So you’ve just graduated and you’re about to enter the working world. The minute you step into the office on your first day at work, you look around for attractive young things around your age to have lunch with, pray that your clubbing outfit for tonight is office-appropriate with a blazer thrown over it and pin up cool postcards with ironic slogans on your cubicle walls.
If you’re a clueless 20-something at your first job, here are four big mistakes people your age are prone to making.
Working crazy hours and then burning out
In Singapore, employers tend to be of the opinion that employees who are young and childless should “pay their dues” by working long hours and proving their worth. It’s not unusual for fresh grads in certain industries to work till 10pm or later every day, returning to the office even on weekends.
That’s a big reason so many young professionals are suffering from burnout these days, according to this news report. Depression, insomnia and overwhelming stress are running young workers into the ground, forcing some of them to take an extended break from work even before they hit 30.
While you should certainly give the job your best shot, don’t do so to the exclusion of maintaining a a well-balanced life and looking after your health. If you have no social life and get by on four hours of sleep a night, you’re not only going to hate your job like the majority of Singaporeans out there, you’ll also look and feel 45 when you reach the age of 30.
Lying too low
Singaporeans are often very paiseh in the workplace. Apart from the few suck-ups in the office who are usually hated by their colleagues, most just keep their heads down and try to stay out of sight, hoping that if they work industriously in the background they’ll eventually be promoted.
This is especially true of younger employees, who are often at the mercy of their superiors and feel it would be audacious of them to claim credit.
While we’re not suggesting you start buttering up your superiors shamelessly or tooting your own horn, don’t be too scared to claim credit for something you’ve done. If you’ve got a boss or colleague who constantly steals credit or forgets to acknowledge other people’s contributions, learn to document work you’ve done, for instance by ccing the right people when you’ve completed a piece.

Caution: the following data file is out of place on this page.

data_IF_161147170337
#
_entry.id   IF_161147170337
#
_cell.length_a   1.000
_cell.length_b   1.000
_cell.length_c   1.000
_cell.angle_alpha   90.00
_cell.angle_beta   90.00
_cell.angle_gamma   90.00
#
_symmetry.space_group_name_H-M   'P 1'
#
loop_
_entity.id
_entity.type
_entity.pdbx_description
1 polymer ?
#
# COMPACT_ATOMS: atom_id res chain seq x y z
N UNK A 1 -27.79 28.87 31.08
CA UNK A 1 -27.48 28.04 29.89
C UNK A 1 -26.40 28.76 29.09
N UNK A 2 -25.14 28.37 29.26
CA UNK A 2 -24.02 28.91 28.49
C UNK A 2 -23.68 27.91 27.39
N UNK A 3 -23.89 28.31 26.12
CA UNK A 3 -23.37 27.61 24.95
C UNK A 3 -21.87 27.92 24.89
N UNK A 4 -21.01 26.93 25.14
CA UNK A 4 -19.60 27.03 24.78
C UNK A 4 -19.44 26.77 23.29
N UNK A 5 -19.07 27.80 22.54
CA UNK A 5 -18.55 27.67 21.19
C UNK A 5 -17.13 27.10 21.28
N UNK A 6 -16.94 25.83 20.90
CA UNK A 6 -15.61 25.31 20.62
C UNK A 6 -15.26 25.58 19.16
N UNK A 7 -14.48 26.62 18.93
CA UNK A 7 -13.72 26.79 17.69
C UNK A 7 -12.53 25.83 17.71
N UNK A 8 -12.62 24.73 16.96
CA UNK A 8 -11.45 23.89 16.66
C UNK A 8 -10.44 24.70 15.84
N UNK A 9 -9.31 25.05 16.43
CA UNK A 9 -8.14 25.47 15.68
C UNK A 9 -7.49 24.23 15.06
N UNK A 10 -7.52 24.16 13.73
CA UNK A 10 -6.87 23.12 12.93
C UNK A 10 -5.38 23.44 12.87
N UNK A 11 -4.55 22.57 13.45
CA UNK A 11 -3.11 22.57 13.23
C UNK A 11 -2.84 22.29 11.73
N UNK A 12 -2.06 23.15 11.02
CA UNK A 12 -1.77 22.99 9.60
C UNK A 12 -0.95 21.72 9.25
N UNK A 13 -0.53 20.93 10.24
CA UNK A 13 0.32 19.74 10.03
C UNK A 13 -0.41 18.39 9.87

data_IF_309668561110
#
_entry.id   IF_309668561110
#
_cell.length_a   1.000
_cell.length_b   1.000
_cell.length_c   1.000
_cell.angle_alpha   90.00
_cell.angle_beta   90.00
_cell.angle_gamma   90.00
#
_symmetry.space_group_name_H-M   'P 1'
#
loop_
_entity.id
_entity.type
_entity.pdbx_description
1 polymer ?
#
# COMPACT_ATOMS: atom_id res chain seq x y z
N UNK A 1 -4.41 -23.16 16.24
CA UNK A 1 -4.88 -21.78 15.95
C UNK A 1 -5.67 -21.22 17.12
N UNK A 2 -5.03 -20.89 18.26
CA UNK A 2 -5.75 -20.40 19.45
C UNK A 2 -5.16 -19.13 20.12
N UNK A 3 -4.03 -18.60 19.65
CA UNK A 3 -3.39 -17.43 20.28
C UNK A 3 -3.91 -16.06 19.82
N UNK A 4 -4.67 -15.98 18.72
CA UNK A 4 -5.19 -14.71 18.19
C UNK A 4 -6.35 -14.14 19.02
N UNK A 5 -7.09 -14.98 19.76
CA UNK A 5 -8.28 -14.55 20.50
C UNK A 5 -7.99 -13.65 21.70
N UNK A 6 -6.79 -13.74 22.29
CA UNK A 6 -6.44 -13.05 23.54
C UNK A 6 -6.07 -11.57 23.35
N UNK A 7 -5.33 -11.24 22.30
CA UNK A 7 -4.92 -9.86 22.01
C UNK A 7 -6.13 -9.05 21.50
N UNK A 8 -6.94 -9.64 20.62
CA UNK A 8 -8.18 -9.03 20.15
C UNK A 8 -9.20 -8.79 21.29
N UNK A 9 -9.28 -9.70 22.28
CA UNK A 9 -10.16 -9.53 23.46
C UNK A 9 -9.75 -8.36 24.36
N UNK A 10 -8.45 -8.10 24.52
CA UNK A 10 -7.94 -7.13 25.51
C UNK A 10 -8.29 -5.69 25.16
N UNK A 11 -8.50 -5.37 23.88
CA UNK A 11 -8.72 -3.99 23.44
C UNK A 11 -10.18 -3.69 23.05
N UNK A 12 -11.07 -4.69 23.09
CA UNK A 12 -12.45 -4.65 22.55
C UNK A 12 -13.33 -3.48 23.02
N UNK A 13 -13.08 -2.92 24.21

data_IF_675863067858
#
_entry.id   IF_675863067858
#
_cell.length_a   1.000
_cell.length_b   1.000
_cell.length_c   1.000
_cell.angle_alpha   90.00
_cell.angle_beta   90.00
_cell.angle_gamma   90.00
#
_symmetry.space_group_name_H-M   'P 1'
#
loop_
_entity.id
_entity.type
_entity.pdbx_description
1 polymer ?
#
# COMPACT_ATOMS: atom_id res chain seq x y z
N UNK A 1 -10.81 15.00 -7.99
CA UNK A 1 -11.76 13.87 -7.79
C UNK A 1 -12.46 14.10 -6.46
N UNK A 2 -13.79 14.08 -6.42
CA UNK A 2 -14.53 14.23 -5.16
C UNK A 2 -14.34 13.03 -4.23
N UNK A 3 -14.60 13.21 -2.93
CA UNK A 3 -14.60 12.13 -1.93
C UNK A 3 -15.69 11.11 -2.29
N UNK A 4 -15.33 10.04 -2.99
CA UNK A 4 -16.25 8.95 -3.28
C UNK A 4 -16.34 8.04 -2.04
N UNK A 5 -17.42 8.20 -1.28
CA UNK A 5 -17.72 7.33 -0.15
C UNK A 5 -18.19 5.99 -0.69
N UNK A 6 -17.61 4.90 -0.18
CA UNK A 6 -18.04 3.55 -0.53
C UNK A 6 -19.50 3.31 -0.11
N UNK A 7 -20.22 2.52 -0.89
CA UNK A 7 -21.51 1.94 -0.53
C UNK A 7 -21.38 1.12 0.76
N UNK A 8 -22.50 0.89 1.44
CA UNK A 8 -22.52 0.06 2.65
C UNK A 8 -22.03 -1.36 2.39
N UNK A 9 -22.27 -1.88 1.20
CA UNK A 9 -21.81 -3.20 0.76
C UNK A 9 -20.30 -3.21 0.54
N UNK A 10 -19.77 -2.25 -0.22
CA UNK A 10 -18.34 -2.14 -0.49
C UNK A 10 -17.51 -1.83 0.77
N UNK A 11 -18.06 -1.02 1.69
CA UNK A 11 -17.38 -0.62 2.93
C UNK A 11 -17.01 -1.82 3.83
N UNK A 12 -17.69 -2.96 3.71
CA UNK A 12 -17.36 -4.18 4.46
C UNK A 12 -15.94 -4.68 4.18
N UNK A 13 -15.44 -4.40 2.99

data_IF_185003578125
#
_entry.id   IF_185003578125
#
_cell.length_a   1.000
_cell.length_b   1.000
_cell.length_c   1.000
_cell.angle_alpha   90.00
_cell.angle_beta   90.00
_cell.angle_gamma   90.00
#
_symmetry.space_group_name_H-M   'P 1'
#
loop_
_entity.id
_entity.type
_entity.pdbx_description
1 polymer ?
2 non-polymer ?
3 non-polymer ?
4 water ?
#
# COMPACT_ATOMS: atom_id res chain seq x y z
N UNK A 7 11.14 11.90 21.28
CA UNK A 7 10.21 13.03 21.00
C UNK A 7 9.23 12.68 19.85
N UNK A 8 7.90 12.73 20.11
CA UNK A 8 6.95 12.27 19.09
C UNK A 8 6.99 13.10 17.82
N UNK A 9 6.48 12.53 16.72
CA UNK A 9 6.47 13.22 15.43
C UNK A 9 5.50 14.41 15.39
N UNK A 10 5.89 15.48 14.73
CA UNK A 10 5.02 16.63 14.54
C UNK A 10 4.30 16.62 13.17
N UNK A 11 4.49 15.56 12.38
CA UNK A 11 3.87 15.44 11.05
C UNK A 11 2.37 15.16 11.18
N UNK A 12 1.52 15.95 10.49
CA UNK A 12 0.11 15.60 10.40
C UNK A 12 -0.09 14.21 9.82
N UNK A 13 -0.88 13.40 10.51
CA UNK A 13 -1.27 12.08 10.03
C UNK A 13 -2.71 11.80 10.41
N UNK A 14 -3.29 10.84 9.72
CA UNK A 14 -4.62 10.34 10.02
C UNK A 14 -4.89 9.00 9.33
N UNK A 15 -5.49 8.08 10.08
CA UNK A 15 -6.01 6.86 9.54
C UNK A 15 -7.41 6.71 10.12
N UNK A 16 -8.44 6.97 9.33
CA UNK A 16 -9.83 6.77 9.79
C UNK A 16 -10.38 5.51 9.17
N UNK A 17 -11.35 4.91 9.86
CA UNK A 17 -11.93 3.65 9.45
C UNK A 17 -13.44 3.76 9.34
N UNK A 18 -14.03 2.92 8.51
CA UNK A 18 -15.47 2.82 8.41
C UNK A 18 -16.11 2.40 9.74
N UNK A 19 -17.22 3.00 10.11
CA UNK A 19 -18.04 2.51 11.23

Being more engaged in the work process, for instance by seeking feedback on your work, also sends a clear signal that you’re not just twiddling your thumbs behind the computer screen.
Not working on your presentation skills
You might have gotten good grades at university by way of simply mugging day and night. But in the workplace, keeping your head down and plugging away isn’t going to make you the ideal employee.
In reality, even if your job involves screwing caps onto toothpaste tubes all day, you’re going to have to work with other people, and especially at the higher levels you will need to be a good communicator in order to leave a good impression.
Assuming that just producing good paperwork will help you get ahead is a big mistake. You’re no longer sitting the O levels, so realise that how you interact with clients and colleagues, send emails, dress and carry yourself all matter.
You’re used to being regarded as an elite student, having breezed through the O levels and A levels, and then going on to get a degree at NUS, SMU or a fancypants overseas university.
So when you enter the working world and realise you were hired to do, for lack of a better term, ‘sai kang’, you get offended and try to offload the duty of photocopying or proofreading to some hapless intern or admin staff.
But you see, young padawan, your superiors aren’t going to judge you by how perfectly you manage to photocopy each document or how nicely you made their coffee. They’re going to judge you based on the attitude with which you perform even the most mundane of tasks.
Are you guilty of any of the above mistakes? Tell us in the comments!
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